Season 2 of our favorite sci-fi/time travel series was released on the 21st of June, THANK YOU NETFLIX FOR HAVING US WAIT SO LONG! If you haven’t watched Season 1, here are our reviews so you can get caught up!  It was really worth the wait. Upon it’s arrival, I had so many questions unanswered from the first season that I was hoping to just get answers as soon as the first episode of season two began. MAANNN. I was wrong, IN FACT, the series began in a different timeline that we haven’t been to before and introduced us to two characters that we haven’t met. I knew right then and there, that I needed to draw for my notepad and start keeping track of what the hell was going on.

So if you haven’t noticed by now, we are currently keeping track of FIVE, different timelines: 1921, 1954, 1987, 2019 (the time line that started it all for us), 2020 ( the actual year of the apocalypse), and a post apocalyptic year 2053. All of which are connected through this unexplained, unknown cosmic phenomena. Now we all know that season 1 stimulated the excitement of discovery as the pieces to this puzzle were coming together, however; we ended up with a deeper and more action packed second season, which occasionally was still confusing. What do I mean by confusing you ask? Well, keeping track of five timelines and the events that simultaneously happen within the respected timelines is mind boggling  enough, not to mention the connections between the four families of Winden.

Despite the many unanswered questions, in Season 2 we are starting to figure things out. There are MULTIPLE time travelers who visit their parents, their grandchildren and even their OWN past. How trippy is it to have the ability to travel in time? Now, we can understand why their are competing factions who are warring with one another to take control of time itself, using any means necessary; kidnapping and murdering for their cause (flashback to Season 1 with the missing kids and their bodies ending up in different timelines). There is also a book that holds clues about time travel and how to actually do it. Heres the kicker: It only exists because someone from the future brought it to the past. Now the person to receive this book in the past will have the knowledge of time travel, despite it ALREADY being known by someone else in the future. C’mon, disaster is bound to follow if this kind of information falls into the wrong hands…right? 

Jonas, who realized that if he was to set everything right, he would never be born. OR SO HE IS TOLD. As I mentioned earlier, there are multiple time travelers, those people, including Jonas who met his older self in the 80’s when he was really close to bringing Mikkel AKA Michael, his father back to 2019. Young Noah, in the 1920s also meets his older self when he is brought under the tutelage of Adam. 2050’s Claudia travels back to 1980s to tell herself about time travel and to give her the book. (AHA. Now you know which book I am referring to). Although it seems cool, they are dealing with the frustration of not being able to explain to their loved ones and friends about what is going to happen for fear of changing the course of history. LITTLE DO THEY KNOW, a lot has changed.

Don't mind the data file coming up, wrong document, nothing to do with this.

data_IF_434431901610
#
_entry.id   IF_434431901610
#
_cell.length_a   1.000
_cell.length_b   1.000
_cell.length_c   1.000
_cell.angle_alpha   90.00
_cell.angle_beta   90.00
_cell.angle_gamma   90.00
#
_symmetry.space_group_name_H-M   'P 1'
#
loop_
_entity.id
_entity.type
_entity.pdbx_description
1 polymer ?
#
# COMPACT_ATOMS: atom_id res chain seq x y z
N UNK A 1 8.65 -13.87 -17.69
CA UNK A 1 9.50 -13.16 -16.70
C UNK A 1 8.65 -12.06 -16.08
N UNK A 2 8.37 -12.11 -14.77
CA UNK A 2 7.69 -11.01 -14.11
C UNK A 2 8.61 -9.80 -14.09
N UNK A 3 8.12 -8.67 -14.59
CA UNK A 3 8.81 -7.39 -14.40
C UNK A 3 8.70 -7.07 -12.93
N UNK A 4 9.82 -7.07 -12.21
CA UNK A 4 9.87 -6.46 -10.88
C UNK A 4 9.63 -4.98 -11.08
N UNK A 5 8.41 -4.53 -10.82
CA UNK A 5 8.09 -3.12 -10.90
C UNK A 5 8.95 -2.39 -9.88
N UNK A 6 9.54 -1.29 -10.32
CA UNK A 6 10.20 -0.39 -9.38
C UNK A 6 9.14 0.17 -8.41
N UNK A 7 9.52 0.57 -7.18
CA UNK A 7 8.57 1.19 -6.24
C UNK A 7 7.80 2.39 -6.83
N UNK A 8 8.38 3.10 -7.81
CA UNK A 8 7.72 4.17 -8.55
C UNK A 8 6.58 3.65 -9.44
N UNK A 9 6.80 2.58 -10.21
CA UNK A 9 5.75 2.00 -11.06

This season is so twisted and addicting, it really leaves you on the edge of your seat, anticipating what’s going to happen next. Dark really gives an insight to how time travel would work, hypothetically of course. The series outlines various paradoxes and theories by using the residents of Winden to act them all out and when HG Tannhaus explains a certain paradox or theory, you can hear the viewers go: “OOOOOOOOHH, THAT MAKES TOTAL SENSE!!” I’ve caught myself saying that numerous times throughout the series, despite not having much knowledge on it before. You see, once time travel is invented, time travel has always been invented. Everything is connected, a never ending circle. Everything that takes place now is a set of series of events that can’t be changed, must not be changed, unless some tragedy or disaster occurs, which brings me to the topic of free will. It seems as though free will  is never acted upon in this series because there is always some form of consequence for your actions.

In Dark, we see the children of Winden, specifically from the four families are doomed to act out the sins of their parents. The concept of sin and predestined repetition have relevant reflections in the real world. Does any of this sound familiar in history? This raises me to ask the question: How are we supposed to develop and become better when there is nothing we can do to stop bad things from happening? The catastrophe that hit Winden takes place every 33 years and Dark in its eerie and mysterious wisdom haunts us with that catastrophe every episode of the second season. If you haven’t seen the Season 2, I highly recommend you do, its worth a binge.